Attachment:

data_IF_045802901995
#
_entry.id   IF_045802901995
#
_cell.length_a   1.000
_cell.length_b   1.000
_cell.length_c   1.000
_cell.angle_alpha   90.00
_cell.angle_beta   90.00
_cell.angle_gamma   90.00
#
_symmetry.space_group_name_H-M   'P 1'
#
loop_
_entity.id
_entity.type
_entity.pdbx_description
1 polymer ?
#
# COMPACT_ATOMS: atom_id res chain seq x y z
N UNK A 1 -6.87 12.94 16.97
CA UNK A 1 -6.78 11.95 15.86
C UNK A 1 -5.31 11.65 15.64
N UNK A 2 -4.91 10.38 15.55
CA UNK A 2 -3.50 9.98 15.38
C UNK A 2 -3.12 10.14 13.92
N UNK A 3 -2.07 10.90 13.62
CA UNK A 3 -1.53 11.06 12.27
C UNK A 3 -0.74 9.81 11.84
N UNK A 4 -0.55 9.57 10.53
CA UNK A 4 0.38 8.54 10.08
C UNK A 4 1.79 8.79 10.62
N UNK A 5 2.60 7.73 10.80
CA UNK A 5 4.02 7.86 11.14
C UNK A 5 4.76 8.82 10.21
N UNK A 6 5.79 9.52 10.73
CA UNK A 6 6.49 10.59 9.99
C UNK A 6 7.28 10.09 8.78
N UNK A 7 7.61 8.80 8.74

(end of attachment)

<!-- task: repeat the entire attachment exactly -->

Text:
data_IF_045802901995
#
_entry.id   IF_045802901995
#
_cell.length_a   1.000
_cell.length_b   1.000
_cell.length_c   1.000
_cell.angle_alpha   90.00
_cell.angle_beta   90.00
_cell.angle_gamma   90.00
#
_symmetry.space_group_name_H-M   'P 1'
#
loop_
_entity.id
_entity.type
_entity.pdbx_description
1 polymer ?
#
# COMPACT_ATOMS: atom_id res chain seq x y z
N UNK A 1 -6.87 12.94 16.97
CA UNK A 1 -6.78 11.95 15.86
C UNK A 1 -5.31 11.65 15.64
N UNK A 2 -4.91 10.38 15.55
CA UNK A 2 -3.50 9.98 15.38
C UNK A 2 -3.12 10.14 13.92
N UNK A 3 -2.07 10.90 13.62
CA UNK A 3 -1.53 11.06 12.27
C UNK A 3 -0.74 9.81 11.84
N UNK A 4 -0.55 9.57 10.53
CA UNK A 4 0.38 8.54 10.08
C UNK A 4 1.79 8.79 10.62
N UNK A 5 2.60 7.73 10.80
CA UNK A 5 4.02 7.86 11.14
C UNK A 5 4.76 8.82 10.21
N UNK A 6 5.79 9.52 10.73
CA UNK A 6 6.49 10.59 9.99
C UNK A 6 7.28 10.09 8.78
N UNK A 7 7.61 8.80 8.74